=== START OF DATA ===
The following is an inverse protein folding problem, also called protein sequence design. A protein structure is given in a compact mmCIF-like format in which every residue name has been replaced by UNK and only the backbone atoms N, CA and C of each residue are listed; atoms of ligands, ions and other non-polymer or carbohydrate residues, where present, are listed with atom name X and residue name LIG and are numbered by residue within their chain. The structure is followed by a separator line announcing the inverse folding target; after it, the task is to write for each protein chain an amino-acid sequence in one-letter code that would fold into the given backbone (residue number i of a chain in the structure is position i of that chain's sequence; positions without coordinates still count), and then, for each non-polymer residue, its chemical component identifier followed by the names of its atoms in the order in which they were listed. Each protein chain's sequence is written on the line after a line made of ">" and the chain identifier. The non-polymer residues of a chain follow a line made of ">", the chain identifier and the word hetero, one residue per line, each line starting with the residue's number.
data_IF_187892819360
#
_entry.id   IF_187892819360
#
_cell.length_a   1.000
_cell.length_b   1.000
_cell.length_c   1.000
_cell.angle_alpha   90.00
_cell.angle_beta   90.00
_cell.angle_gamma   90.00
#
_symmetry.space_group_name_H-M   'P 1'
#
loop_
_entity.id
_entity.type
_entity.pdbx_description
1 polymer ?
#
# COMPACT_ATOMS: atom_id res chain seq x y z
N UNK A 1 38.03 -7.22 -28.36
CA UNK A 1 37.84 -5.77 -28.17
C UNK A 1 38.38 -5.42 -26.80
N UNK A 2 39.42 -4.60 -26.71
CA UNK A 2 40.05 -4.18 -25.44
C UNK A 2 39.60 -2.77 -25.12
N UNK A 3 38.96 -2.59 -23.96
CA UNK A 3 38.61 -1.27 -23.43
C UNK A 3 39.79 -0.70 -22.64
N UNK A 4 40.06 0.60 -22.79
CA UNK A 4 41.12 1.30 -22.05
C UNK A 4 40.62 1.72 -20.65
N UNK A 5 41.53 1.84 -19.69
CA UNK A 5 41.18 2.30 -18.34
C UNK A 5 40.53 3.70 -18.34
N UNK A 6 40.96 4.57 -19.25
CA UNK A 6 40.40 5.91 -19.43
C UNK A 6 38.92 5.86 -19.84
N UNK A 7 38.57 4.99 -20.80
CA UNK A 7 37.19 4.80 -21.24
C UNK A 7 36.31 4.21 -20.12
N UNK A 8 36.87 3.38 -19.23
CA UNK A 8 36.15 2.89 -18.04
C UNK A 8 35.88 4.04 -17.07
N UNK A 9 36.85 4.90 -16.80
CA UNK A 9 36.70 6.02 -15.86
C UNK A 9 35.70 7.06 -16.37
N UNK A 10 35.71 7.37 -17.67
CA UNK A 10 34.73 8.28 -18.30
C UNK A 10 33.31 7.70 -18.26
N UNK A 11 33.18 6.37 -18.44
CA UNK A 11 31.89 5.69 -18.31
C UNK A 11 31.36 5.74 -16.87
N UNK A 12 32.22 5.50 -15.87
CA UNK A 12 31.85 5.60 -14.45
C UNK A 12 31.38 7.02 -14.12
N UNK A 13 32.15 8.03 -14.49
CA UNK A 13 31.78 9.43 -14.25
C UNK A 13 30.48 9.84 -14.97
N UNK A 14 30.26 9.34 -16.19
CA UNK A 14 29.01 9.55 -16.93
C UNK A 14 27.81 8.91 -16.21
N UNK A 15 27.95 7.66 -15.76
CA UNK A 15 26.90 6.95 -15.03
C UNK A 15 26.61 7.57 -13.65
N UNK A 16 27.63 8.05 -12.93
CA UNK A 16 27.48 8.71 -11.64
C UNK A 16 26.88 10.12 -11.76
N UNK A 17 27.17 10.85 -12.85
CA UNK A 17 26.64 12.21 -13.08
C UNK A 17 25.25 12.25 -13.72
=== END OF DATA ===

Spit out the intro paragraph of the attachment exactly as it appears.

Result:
The following is an inverse protein folding problem, also called protein sequence design. A protein structure is given in a compact mmCIF-like format in which every residue name has been replaced by UNK and only the backbone atoms N, CA and C of each residue are listed; atoms of ligands, ions and other non-polymer or carbohydrate residues, where present, are listed with atom name X and residue name LIG and are numbered by residue within their chain. The structure is followed by a separator line announcing the inverse folding target; after it, the task is to write for each protein chain an amino-acid sequence in one-letter code that would fold into the given backbone (residue number i of a chain in the structure is position i of that chain's sequence; positions without coordinates still count), and then, for each non-polymer residue, its chemical component identifier followed by the names of its atoms in the order in which they were listed. Each protein chain's sequence is written on the line after a line made of ">" and the chain identifier. The non-polymer residues of a chain follow a line made of ">", the chain identifier and the word hetero, one residue per line, each line starting with the residue's number.